“My experience in the cells” by Mayur Shah – Alcoblow and the law

Posted on February 1st, 2014
Categories: News

dont drink and drive

 

 

 

 

 

 

“STATE HOUSE VISIT (CELL)

Wednesday 29th January, 2014

To my family, friends and colleagues.

“In a day, when you don’t come across any problems, you can be sure that you are traveling in a wrong path.”

This is in reference to my personal experience with the “alcoblow” team.   Others may differ with it but this is just my opinion, knowledge and experience.

At around 11.15pm on Saturday 25th January, 2014, we were stopped by the “Crack team” – a new police force who are trained in the alcoblow.   Without even testing, they would know if you have taken alcohol and just to confirm their suspicion, then they take the test.    The cut-off point allowed is 0.35mg.  Anything above that is an offense.

The team is very well trained that they do not even take TKK (Toa Kitu Kidogo or Toa Kitu Kubwa) which used to be the Kenyan culture but has drastically changed and is appreciated.

When I was arrested, my results showed 0.46mg as per the attached receipt.   After testing you, they will give you a receipt to confirm their results.

We were about 15 people in our vehicle and more than 80% of the passengers had about 0.75mg which is very high.

There were 12 of us arrested including 3 ladies.   2 of the ladies had taken alcohol that measured 0.93 and 0.89 respectively.   We were kept waiting in the police vehicle till around 2.30am.

The police officers handled us very harshly though I guess this was their way because if they didn’t then people would run away.    They were pushing us so roughly to get into the vehicle which was completely unwanted.

From Sarit centre, the police had taken 15 of us.  There was one Kenyan who after being arrested started shouting bad words, calling the police bad names etc.   When we arrived in Muthaiga police station, the guy was taken to the Hardcore criminal cells.   My advise to you all, when arrested, please do not swear or call the police using bad names and shouting at them.   Please just comply with them.   If you have done a mistake, just abide by them – do not finger point especially if you are guilty.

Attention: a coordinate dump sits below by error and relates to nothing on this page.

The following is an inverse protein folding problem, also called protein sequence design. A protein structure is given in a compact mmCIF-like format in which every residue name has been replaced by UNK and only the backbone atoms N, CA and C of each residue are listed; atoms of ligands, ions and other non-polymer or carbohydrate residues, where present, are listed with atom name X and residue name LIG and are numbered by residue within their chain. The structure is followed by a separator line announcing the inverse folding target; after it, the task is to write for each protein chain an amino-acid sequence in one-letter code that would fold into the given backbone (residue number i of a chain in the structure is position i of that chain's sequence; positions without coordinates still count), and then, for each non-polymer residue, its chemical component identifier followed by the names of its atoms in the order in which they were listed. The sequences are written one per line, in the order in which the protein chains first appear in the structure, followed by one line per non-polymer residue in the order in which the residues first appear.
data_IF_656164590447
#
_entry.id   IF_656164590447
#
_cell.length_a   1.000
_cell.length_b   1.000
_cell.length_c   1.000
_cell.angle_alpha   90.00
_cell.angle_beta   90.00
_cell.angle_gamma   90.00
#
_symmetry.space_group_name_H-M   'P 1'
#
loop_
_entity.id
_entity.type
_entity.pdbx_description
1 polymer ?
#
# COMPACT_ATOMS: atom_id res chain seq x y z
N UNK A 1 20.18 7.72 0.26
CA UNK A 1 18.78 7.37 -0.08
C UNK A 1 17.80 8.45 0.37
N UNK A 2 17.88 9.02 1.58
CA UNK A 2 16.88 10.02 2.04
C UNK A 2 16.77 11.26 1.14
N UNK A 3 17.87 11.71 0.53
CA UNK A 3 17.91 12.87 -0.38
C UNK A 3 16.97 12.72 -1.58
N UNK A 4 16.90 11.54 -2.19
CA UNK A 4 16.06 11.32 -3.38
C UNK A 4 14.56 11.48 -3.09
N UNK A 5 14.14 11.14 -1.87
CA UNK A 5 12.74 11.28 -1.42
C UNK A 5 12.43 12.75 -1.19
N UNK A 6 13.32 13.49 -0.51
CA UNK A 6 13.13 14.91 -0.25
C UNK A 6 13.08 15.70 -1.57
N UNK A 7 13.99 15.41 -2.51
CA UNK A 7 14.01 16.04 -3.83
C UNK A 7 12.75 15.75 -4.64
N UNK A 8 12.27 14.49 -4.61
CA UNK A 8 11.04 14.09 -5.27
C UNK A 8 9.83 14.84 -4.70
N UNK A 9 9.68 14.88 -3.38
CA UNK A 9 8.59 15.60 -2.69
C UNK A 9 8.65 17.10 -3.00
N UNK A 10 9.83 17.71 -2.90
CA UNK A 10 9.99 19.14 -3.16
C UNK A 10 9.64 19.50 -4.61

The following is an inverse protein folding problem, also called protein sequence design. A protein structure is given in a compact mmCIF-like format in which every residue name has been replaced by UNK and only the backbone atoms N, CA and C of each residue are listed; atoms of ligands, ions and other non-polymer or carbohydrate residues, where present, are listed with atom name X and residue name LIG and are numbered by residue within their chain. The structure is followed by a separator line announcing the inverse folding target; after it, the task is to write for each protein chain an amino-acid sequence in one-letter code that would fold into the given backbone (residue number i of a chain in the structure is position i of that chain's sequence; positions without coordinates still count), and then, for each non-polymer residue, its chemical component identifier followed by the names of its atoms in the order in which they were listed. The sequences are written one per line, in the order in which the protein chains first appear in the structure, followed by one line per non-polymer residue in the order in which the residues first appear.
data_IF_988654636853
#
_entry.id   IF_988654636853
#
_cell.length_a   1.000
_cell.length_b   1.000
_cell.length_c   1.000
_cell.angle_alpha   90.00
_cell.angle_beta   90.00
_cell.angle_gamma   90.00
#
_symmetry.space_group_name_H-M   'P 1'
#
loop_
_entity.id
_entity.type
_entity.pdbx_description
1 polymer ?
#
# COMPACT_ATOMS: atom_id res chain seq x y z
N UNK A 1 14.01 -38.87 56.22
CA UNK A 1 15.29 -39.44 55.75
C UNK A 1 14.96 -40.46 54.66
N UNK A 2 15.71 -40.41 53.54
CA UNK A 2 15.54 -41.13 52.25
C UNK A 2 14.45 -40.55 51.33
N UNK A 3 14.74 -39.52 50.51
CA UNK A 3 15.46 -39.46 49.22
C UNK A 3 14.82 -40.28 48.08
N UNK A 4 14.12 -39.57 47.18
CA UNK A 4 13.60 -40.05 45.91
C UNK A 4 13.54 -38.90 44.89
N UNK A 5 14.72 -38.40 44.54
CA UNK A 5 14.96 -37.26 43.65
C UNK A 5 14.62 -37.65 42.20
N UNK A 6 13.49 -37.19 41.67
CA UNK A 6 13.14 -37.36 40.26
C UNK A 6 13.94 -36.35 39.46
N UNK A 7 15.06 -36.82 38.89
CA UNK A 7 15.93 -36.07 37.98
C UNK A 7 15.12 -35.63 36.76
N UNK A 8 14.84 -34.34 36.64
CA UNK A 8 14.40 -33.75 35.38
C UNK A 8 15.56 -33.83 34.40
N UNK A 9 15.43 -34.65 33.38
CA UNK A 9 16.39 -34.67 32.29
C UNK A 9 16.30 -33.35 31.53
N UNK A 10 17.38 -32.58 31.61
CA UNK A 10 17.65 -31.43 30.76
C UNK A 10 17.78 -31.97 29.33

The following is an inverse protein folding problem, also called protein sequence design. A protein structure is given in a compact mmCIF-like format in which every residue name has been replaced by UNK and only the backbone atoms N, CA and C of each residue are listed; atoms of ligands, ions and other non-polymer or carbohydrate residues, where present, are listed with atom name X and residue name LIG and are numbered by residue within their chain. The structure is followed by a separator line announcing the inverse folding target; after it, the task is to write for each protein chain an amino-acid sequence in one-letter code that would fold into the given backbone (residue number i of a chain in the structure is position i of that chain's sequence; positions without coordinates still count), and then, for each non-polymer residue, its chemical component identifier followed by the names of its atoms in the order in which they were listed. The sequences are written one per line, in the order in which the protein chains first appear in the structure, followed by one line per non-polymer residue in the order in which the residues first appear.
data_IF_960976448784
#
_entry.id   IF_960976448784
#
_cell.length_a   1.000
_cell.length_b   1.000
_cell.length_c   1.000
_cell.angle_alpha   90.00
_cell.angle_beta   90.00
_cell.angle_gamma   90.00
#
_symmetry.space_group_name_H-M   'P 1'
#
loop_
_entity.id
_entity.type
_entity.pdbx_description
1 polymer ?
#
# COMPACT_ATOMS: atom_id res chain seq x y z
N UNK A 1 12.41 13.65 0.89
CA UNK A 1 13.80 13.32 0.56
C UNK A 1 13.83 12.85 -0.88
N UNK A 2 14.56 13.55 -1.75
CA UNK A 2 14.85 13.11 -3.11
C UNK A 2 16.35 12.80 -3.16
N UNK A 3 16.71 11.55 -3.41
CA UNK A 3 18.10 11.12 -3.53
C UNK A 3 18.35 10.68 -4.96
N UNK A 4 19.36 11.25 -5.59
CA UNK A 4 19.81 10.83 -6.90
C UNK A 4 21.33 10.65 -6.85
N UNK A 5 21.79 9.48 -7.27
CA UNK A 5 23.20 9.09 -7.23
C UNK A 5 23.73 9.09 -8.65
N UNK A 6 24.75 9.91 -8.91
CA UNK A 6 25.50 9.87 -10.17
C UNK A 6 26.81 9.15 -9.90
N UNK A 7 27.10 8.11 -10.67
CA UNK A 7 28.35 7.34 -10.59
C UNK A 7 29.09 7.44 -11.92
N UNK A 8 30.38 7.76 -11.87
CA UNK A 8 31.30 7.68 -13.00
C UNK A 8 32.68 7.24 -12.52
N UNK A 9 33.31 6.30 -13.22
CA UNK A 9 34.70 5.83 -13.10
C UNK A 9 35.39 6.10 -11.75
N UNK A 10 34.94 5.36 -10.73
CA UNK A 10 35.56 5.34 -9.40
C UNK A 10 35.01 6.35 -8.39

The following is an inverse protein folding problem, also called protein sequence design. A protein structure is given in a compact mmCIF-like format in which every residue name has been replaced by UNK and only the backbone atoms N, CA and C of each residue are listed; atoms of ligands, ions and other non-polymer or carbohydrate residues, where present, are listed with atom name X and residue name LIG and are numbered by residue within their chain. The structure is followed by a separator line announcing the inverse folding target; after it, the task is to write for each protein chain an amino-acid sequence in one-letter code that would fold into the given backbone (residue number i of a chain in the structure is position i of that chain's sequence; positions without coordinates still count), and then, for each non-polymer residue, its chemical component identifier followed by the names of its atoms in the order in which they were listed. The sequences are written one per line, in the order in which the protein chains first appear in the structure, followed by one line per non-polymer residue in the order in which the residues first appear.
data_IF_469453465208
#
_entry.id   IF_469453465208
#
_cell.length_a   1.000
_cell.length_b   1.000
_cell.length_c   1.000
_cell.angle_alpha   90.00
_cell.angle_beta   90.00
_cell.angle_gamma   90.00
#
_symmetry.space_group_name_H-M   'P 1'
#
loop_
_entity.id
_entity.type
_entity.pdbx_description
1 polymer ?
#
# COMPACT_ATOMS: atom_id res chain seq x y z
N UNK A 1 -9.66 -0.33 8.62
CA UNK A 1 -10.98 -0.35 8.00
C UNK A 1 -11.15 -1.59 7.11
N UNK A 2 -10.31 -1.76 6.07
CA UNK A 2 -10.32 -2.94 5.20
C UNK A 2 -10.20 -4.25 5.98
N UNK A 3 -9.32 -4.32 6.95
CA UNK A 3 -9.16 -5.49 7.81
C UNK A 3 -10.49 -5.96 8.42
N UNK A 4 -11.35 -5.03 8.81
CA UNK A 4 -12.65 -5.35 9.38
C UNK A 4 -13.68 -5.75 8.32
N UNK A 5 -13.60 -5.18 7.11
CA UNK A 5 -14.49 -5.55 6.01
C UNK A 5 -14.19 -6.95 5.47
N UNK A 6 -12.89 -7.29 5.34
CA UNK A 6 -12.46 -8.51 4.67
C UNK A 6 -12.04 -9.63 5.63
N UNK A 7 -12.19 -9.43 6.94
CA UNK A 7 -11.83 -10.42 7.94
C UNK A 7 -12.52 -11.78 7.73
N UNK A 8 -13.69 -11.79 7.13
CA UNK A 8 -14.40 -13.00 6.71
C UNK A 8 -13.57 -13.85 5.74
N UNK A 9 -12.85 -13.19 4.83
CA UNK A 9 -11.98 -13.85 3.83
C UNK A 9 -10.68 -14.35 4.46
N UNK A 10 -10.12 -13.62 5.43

We were then first taken to Parklands police station and since there was no space, we were then taken to Muthaiga police station.

I do not know what would happen if someone has a diarrhea because the wash rooms in the cells are filthy, unclean and untidy.   I wouldn’t even wish for an enemy to stay in the cell, especially after my experience.

We were 38 people in the cell which has a capacity of 20 – 25 people hence it was really crowded.

We stayed in the cell for a total of 6 hours (from 3.00am and left by around 9.00am).   All this time, there was no clear communication from the police officers on the cash bail etc.

Ruaraka Police headquarters is usually opened at 8.00am on Sundays and since one had to pay to get us out of the cells, the cash bail was paid there and by 9.00am, I was released.

My Experience in the cells

The cells are so crowded that I nearly stood for the entire 6 hours.   In the cell, one among us was a magistrate.   We did not know about it until we read in the press.   There were also 4 Asians and about 8 ladies although the ladies were in a different cell.

Most of the people were had measure 0.75mg and above.

Indeed, after staying in the cells for all those hours, we all got agitated and at 6.00am we even held prayers hoping that we will be released on cash bail.

One of the police officers then came to the cell and told us that the cash bail counter is not usually opened on Sundays and thus we would have to wait till Monday!!!    On receipt of this news, we felt disappointed and all of us were down.   However, I think this was just to frighten us and just trying to pin us down.

There was also a 73 year old woman arrested and we had to plead with the police officers to leave her because she was an old mama.

Another advise, if you do not have someone to drive the car, it is better to park it and take the keys.   Otherwise they will tow your car and damage it in the process.   The police also like towing the car so that they get Kshs. 10,000 extra for themselves.

For example, there was a guy, a manager in Safaricom Ltd who had just bought a new Subaru Legacy vehicle 2 days prior.   When arrested, he had a mobile phone and some cash in the car.   His results after the alcoblow test showed 0.77mg thus he had to be arrested.   The police then towed his car where he later realized that the bumper was damaged and the cash as well as the mobile had been stolen.

Another instance was of a vehicle where there was a lady and a small child in the vehicle.   When the driver was arrested, the lady was stranded because she didn’t know how to drive.

It is better to call someone immediately to take the vehicle once you are arrested.

In our cell were some Kenyans and some Asians.   The Kenyans said that Asians don’t usually stay in prison because of Kamlesh Pattni and I sold them that Kamlesh Pattni is now Paul!!   I also mentioned to them that we are now one: I leave you leave and you leave, I leave.   Despite being in prison, we all were overjoyed at that reality.